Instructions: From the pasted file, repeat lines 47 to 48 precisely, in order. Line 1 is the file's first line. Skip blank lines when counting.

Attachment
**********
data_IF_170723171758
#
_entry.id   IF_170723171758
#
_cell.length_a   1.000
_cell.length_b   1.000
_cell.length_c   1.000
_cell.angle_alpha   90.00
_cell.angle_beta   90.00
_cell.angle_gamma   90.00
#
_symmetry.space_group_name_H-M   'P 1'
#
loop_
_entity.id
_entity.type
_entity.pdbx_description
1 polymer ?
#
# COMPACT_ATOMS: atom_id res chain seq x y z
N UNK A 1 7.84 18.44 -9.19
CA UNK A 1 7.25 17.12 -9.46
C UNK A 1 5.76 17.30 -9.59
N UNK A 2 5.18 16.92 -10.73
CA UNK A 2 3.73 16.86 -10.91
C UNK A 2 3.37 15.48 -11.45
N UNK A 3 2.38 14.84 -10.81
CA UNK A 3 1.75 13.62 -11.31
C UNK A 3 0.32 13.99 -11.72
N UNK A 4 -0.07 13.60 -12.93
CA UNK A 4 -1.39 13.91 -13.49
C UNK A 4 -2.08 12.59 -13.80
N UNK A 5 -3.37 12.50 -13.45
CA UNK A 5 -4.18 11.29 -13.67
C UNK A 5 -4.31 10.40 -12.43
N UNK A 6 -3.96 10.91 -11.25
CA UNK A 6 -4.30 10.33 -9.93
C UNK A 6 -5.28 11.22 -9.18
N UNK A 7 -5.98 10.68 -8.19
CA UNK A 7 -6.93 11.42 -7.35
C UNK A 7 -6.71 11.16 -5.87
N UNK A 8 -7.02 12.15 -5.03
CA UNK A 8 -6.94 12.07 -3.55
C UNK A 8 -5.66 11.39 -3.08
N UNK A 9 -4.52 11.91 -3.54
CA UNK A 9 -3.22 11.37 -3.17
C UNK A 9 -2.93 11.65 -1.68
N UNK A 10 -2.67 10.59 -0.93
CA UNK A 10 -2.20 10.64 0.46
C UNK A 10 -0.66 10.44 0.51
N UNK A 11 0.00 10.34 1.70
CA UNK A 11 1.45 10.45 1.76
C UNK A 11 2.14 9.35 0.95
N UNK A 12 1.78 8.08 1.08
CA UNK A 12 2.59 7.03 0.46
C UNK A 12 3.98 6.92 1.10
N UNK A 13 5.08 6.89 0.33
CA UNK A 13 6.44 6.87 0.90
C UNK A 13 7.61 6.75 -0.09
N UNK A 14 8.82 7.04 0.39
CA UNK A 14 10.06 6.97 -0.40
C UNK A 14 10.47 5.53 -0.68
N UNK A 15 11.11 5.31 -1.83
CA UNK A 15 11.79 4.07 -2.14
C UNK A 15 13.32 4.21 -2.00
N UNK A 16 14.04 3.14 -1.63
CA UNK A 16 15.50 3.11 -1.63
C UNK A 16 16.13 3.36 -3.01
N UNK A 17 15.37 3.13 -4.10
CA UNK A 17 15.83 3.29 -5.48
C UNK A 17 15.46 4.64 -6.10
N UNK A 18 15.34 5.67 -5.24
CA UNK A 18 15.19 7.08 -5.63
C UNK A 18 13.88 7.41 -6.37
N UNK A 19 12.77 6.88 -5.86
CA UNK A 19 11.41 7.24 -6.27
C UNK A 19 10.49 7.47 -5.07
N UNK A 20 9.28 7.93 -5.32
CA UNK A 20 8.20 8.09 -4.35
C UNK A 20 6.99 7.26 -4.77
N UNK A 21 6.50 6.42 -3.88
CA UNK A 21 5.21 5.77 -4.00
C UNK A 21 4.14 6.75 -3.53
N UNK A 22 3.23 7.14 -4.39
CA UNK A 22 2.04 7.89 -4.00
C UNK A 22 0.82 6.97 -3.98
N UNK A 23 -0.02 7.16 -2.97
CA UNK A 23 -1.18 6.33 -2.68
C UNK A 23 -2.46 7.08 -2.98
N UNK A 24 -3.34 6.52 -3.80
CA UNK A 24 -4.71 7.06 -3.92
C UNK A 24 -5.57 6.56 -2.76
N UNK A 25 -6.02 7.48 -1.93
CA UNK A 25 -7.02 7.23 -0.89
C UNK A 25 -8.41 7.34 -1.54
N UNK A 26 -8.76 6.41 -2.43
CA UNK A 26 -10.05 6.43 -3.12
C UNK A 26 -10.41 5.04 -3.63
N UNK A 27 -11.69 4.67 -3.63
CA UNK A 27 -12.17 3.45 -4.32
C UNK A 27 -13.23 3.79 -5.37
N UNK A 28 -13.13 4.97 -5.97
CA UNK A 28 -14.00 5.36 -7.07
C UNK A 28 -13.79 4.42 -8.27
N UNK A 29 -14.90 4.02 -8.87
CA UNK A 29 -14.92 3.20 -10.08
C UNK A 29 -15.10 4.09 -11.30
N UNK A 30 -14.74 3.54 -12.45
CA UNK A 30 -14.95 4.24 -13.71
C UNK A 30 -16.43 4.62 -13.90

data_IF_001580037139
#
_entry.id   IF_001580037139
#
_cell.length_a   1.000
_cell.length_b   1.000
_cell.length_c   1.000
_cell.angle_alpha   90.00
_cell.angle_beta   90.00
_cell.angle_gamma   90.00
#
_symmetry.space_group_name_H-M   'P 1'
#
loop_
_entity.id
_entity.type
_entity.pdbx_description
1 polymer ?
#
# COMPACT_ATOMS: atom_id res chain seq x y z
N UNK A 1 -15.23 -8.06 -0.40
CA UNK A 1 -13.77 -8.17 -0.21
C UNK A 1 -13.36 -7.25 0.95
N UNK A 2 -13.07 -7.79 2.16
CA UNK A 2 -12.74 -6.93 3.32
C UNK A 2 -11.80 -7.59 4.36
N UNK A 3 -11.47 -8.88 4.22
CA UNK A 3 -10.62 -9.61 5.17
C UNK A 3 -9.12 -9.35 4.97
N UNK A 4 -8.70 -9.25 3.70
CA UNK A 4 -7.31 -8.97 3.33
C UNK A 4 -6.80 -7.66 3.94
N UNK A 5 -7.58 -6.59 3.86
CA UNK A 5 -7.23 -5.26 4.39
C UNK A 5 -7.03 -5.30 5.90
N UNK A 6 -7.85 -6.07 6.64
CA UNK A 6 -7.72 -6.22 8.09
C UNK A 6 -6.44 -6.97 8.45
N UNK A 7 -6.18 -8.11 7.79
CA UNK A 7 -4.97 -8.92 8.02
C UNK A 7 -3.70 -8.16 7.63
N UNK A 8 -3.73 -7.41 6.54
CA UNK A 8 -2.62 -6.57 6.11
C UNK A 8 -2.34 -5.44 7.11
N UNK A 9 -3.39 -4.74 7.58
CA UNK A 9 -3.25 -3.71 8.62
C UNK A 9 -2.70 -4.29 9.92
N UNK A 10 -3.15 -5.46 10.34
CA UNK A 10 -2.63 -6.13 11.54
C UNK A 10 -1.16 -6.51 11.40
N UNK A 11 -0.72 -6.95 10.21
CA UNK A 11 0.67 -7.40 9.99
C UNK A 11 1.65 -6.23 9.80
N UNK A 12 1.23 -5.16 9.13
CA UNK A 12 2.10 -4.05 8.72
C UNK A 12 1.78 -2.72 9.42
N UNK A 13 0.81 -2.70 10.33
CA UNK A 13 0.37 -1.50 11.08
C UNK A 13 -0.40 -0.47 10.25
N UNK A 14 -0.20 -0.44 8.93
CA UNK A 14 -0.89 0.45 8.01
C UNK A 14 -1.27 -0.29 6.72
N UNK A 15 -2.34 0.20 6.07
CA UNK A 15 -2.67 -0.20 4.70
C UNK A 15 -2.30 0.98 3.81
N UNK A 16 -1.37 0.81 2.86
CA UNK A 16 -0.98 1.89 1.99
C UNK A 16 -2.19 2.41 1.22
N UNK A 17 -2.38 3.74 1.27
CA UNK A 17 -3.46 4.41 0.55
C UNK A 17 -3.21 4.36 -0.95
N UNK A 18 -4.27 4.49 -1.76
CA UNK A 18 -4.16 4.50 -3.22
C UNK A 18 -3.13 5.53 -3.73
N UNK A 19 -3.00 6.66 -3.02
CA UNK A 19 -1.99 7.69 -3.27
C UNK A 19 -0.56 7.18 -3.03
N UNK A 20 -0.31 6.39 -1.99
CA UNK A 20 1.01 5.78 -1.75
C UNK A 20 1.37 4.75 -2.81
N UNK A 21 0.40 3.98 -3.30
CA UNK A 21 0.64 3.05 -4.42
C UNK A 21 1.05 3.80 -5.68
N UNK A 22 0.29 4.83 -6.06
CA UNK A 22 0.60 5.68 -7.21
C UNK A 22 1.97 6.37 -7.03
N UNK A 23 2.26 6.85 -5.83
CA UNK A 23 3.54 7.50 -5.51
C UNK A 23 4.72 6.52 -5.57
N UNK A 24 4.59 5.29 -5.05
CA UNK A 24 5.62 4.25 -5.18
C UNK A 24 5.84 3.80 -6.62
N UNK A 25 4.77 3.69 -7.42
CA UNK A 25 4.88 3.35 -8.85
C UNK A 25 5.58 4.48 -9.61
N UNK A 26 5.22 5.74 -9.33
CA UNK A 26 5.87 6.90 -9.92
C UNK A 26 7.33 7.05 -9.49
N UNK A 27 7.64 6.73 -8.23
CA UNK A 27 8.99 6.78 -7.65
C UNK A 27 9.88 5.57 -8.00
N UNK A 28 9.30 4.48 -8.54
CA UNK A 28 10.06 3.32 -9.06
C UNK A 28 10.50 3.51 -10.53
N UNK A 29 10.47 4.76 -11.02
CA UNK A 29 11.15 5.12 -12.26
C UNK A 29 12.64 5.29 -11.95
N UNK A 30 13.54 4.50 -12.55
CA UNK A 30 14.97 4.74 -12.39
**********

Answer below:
C UNK A 9 -2.93 11.65 -1.68
N UNK A 10 -2.67 10.59 -0.93